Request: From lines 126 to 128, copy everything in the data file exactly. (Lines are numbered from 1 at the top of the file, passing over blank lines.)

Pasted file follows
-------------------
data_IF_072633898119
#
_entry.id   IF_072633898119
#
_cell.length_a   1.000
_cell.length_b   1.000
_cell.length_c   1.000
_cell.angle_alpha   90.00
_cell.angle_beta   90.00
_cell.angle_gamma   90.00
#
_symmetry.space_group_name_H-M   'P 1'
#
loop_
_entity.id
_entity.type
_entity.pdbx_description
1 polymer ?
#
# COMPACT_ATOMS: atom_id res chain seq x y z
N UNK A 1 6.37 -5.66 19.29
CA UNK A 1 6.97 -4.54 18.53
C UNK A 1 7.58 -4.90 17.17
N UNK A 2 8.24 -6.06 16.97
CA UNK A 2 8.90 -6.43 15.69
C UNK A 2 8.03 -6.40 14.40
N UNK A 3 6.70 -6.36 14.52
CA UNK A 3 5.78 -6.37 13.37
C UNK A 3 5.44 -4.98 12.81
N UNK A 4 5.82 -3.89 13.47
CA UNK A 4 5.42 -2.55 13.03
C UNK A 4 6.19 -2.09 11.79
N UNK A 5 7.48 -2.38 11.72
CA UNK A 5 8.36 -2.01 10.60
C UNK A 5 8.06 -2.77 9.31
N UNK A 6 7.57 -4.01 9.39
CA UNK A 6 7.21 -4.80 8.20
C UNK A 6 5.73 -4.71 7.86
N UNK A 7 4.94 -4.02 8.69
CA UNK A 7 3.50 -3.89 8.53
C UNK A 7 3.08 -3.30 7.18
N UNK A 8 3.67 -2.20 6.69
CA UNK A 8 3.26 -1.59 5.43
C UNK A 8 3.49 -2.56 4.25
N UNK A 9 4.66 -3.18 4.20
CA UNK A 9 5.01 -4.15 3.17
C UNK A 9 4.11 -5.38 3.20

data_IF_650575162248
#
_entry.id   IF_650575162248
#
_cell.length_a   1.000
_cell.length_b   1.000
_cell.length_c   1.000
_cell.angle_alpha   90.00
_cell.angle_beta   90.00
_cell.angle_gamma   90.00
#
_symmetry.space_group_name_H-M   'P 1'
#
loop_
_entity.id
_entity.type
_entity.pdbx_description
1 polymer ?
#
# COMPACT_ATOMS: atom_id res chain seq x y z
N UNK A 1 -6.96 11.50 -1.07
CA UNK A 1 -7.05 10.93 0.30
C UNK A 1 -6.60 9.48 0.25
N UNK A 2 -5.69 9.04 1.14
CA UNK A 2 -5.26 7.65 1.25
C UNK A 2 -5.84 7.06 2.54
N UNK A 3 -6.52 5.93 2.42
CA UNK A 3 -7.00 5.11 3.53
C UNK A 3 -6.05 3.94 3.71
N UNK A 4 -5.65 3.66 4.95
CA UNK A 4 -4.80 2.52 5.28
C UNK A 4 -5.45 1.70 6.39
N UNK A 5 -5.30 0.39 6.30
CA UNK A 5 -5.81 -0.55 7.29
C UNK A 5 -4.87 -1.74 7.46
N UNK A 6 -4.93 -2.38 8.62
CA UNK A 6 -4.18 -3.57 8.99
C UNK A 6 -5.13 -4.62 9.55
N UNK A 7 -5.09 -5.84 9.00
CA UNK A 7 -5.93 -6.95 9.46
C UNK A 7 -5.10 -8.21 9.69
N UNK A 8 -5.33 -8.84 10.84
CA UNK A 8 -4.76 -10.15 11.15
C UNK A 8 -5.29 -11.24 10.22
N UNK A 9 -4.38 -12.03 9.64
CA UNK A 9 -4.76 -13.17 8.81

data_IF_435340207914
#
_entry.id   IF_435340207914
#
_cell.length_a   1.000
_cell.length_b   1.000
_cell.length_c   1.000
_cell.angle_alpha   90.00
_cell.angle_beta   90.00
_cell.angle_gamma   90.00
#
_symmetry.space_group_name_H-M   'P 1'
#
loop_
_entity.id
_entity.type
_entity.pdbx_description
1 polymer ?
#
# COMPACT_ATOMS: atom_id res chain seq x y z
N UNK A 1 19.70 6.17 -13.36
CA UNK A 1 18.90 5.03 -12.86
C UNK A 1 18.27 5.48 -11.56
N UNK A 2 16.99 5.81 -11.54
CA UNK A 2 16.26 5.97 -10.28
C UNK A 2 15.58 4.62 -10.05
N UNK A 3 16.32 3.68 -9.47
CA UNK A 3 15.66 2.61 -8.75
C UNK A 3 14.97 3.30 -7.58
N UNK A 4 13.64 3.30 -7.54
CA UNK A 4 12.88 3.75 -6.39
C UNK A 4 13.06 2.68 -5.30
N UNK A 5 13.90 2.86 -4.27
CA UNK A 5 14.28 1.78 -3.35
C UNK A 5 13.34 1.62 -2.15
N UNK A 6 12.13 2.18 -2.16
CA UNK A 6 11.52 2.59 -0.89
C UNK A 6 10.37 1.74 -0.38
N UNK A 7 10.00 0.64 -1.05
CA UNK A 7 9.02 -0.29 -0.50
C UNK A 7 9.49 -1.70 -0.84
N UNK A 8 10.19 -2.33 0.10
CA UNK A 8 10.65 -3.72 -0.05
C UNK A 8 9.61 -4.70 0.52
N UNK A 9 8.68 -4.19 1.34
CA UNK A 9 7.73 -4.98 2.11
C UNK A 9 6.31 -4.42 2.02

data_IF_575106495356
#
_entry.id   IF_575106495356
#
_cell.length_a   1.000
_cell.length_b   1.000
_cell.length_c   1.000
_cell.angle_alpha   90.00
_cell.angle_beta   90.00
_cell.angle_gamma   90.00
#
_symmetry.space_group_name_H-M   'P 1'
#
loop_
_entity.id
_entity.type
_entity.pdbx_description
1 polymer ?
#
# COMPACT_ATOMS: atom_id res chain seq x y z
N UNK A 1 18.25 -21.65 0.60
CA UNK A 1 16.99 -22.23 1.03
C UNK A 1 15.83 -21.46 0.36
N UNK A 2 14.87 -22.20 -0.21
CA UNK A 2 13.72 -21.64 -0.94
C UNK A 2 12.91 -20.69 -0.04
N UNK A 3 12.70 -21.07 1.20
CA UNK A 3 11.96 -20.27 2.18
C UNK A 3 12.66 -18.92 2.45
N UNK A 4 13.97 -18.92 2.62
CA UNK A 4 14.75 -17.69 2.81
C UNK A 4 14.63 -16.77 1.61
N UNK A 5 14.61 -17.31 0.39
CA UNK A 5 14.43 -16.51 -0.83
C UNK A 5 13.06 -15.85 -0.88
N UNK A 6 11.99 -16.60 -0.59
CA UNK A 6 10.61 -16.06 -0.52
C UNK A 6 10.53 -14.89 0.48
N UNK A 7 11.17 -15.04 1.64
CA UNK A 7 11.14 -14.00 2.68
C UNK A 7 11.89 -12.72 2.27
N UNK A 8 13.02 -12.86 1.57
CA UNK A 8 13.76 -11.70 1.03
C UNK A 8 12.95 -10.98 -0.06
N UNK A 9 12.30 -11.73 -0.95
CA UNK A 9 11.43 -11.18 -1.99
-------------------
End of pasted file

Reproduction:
N UNK A 5 13.90 2.86 -4.27
CA UNK A 5 14.28 1.78 -3.35
C UNK A 5 13.34 1.62 -2.15